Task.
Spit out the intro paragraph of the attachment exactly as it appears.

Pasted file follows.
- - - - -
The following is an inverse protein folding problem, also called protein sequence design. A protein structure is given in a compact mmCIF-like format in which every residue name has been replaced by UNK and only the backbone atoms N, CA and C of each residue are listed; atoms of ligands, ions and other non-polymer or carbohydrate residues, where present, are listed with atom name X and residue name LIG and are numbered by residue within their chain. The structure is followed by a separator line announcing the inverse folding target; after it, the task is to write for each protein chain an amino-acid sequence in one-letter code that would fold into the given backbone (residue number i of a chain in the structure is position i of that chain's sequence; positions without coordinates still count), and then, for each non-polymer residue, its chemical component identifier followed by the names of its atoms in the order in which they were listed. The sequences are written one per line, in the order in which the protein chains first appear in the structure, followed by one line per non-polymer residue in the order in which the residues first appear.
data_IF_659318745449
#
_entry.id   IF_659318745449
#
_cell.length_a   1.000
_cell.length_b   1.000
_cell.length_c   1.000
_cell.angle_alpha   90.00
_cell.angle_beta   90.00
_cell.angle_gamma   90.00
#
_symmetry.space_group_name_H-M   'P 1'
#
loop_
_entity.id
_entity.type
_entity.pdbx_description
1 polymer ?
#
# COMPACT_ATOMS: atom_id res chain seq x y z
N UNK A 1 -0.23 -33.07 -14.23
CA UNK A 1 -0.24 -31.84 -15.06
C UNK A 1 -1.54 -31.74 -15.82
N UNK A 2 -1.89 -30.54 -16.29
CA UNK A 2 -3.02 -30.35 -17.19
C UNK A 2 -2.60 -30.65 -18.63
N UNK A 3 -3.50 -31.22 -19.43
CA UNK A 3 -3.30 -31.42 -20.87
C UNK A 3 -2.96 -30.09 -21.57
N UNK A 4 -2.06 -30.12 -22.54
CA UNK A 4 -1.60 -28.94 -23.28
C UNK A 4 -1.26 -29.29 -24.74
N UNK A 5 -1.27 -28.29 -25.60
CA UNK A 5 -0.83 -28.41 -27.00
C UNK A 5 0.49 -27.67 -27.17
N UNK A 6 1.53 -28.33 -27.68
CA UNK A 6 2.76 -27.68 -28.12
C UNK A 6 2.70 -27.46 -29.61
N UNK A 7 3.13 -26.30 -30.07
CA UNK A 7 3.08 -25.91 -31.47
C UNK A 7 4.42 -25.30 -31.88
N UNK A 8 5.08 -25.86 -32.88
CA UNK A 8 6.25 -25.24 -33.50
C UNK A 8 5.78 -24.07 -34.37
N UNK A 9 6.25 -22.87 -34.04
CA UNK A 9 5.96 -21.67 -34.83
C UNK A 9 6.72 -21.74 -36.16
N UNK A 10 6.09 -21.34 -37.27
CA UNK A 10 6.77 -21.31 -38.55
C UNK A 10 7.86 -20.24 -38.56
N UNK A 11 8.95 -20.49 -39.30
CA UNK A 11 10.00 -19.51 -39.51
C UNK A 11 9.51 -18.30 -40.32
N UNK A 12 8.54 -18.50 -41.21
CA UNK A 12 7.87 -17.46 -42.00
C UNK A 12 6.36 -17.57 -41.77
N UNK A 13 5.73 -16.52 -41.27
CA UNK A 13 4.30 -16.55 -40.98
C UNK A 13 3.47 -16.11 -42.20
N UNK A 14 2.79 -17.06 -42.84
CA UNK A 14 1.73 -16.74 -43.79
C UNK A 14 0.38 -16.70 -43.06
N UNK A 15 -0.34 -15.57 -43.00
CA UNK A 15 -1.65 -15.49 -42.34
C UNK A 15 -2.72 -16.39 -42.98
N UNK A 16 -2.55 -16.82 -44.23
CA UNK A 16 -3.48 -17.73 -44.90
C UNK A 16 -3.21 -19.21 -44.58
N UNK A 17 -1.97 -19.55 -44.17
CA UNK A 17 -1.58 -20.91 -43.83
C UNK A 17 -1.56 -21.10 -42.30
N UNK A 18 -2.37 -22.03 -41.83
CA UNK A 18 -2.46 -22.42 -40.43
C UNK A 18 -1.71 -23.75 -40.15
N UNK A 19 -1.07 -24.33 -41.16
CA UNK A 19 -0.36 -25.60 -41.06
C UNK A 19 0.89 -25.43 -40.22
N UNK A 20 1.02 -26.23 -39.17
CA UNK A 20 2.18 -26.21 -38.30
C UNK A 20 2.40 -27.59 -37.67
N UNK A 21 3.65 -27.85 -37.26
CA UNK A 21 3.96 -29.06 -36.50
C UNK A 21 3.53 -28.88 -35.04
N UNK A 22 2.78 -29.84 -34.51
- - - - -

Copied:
The following is an inverse protein folding problem, also called protein sequence design. A protein structure is given in a compact mmCIF-like format in which every residue name has been replaced by UNK and only the backbone atoms N, CA and C of each residue are listed; atoms of ligands, ions and other non-polymer or carbohydrate residues, where present, are listed with atom name X and residue name LIG and are numbered by residue within their chain. The structure is followed by a separator line announcing the inverse folding target; after it, the task is to write for each protein chain an amino-acid sequence in one-letter code that would fold into the given backbone (residue number i of a chain in the structure is position i of that chain's sequence; positions without coordinates still count), and then, for each non-polymer residue, its chemical component identifier followed by the names of its atoms in the order in which they were listed. The sequences are written one per line, in the order in which the protein chains first appear in the structure, followed by one line per non-polymer residue in the order in which the residues first appear.